A larger point: Civility requires a belief in standards, which rests on a belief in higher truths. After all, if right and wrong are subjective, if we make them up as we go along, we can treat others as we wish, and impose our will on others, and no one can say any different. Indeed, truth becomes a function of power. Who's to say we should treat others with respect? Without appeal to higher law outside of oneself, force – not moral suasion – becomes all.
Following one's conscience is paramount: Eileen McNamara, with whom I rarely agree these days, raises a very good point re Sen. Kerry on this front.
It has been noted that proposing is not the same as imposing: Arguments need to be made, cases need to be put, and allowed to rise and fall on their merits.
Fight hard, I say, but with civility, which means advancing your cause passionately without smearing your opponent, and treating your rival fairly and with respect even as you engage and defeat his argument.
Someone like Michael Moore represents the opposite. As Jonah Goldberg writes:
If the new Moore-standard says you can be a force for good even if you argue through half-truths, guilt-by-association and innuendo, then the case against Joe McCarthy evaporates entirely. He did, after all, have the larger truths on his side.
The torch has been passed to a new generation of Young Fogeys and appears in good hands with Andrew Cusack, whose visually appealing website is oojah-cum-spiff, and whose University of St. Andrews paper, The Mitre, by its own accord, "brings anachronism to life!" How many student papers feature a laudatory blurb from the regional superior of the FSSP ("Its frenetic tone is amusing in a relentless, unpitying way that reminds me of 'Vile Bodies,'" says the Rev. John Emerson) or feature headlines such as "University to Recruit from Crème of Old Empire"?
Apart from the Olympic stadium, only the Masters in Augusta has resisted the modern commercial pressures. The setting is spectacular, the blazers a testament to the quality of English tailoring even though they do their best to conceal the transition from ectomorphic rower to mesomorphic insurance broker. "Ah, you know the reason for that, it's because we're all amateurs", said Christopher Davidge, past chairman of Henley, and who is two years' shy of 60 years' service on and off that famous stretch of the Thames.
The idea of the gifted amateur is a deeply attractive one. The idol who could play the game for the sake of the game, make his century at Lord's and then go back to teach Greek or make a House of Commons speech (not what passes for one now) with his wind-blown hair restored to its Corinthian perfection, was the very model of Edwardian excellence.
On the water, Harvard beat Cambridge in the semis but lost in the finals of the Grand Challenge Cup.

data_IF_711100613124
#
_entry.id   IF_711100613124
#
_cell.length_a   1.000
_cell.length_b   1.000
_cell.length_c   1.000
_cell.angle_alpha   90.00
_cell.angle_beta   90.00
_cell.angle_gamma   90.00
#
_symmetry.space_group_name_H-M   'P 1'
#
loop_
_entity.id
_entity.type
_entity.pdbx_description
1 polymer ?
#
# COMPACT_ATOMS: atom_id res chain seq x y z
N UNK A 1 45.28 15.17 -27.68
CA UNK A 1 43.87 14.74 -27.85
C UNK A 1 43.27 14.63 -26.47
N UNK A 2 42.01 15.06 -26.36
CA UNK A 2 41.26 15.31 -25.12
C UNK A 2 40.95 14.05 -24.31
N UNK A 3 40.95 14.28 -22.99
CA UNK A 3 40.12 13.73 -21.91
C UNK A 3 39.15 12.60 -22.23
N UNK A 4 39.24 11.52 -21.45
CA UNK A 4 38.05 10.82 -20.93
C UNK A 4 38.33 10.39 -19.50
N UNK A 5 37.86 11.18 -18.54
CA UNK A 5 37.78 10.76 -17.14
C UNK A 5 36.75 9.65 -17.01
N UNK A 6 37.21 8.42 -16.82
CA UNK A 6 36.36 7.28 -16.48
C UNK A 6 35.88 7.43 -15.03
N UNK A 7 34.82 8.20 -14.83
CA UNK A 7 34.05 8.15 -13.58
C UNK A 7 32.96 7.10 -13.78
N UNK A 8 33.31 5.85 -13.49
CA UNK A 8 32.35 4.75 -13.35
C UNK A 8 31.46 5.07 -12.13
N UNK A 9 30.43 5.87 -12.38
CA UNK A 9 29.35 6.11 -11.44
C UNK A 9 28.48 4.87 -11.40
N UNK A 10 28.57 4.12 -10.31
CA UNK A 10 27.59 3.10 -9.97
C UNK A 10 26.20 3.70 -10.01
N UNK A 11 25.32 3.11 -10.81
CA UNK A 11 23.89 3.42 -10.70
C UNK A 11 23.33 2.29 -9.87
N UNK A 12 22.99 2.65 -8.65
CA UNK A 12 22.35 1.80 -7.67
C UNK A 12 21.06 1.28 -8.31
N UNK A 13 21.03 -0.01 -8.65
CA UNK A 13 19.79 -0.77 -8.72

Stigmatized: What the modernist World's Fair pavilion architect responsible for the sanctuary of the new Padre Piochurch, the world's second largest, ought to be.
The Saner Element was seen prevailing in the Democratic Party in the last Campaign of '04. If only that were the case today.
* * *
A chef at the Windows on the World restaurant who survived the attacks on the World Trade Center writes on Fahrenheit 9/11:
So, how do we explain Moore's film to future generations? I wonder. More than that, I wonder how I would explain this film to Nancy D., Jerome N. or Heather H. I am sure you don't know their names, but their faces haunt me day and night. How would I explain to them that a film was made accusing the president and vilifying the soldiers, the same president and soldiers who are attempting to avenge their murders and protect other citizens. Moore has not only insulted the nation, he has insulted the victims of the terrorist attacks.
During his acceptance speech at the Oscars, Moore said, "Shame on you, Mr. Bush." Well, I say, "Shame on you, Michael Moore." Shame on everyone who supports this travesty of a film. Shame on a society that allows this sham of a film.
I suspect that many readers of Kaplan's article will be struck by the underhandedness and malevolence of the hard Left. But readers with some knowledge of clandestine operations will be absolutely horrified by something else: there is no way any group of walk-in volunteers from America or Europe can be trained to be anything but cannon fodder by the short "orientation session" provided by these clowns. Those volunteers were expendable and no one, most especially the trainers, were going to let them in on that dirty little secret.
A 1993 Cigar Aficionado article, "Our Presidents and Cigars," pre-dated the Lewinsky scandal that would have given its subject a whole new spin, but serves as a useful guide to presidential tobacco preferences.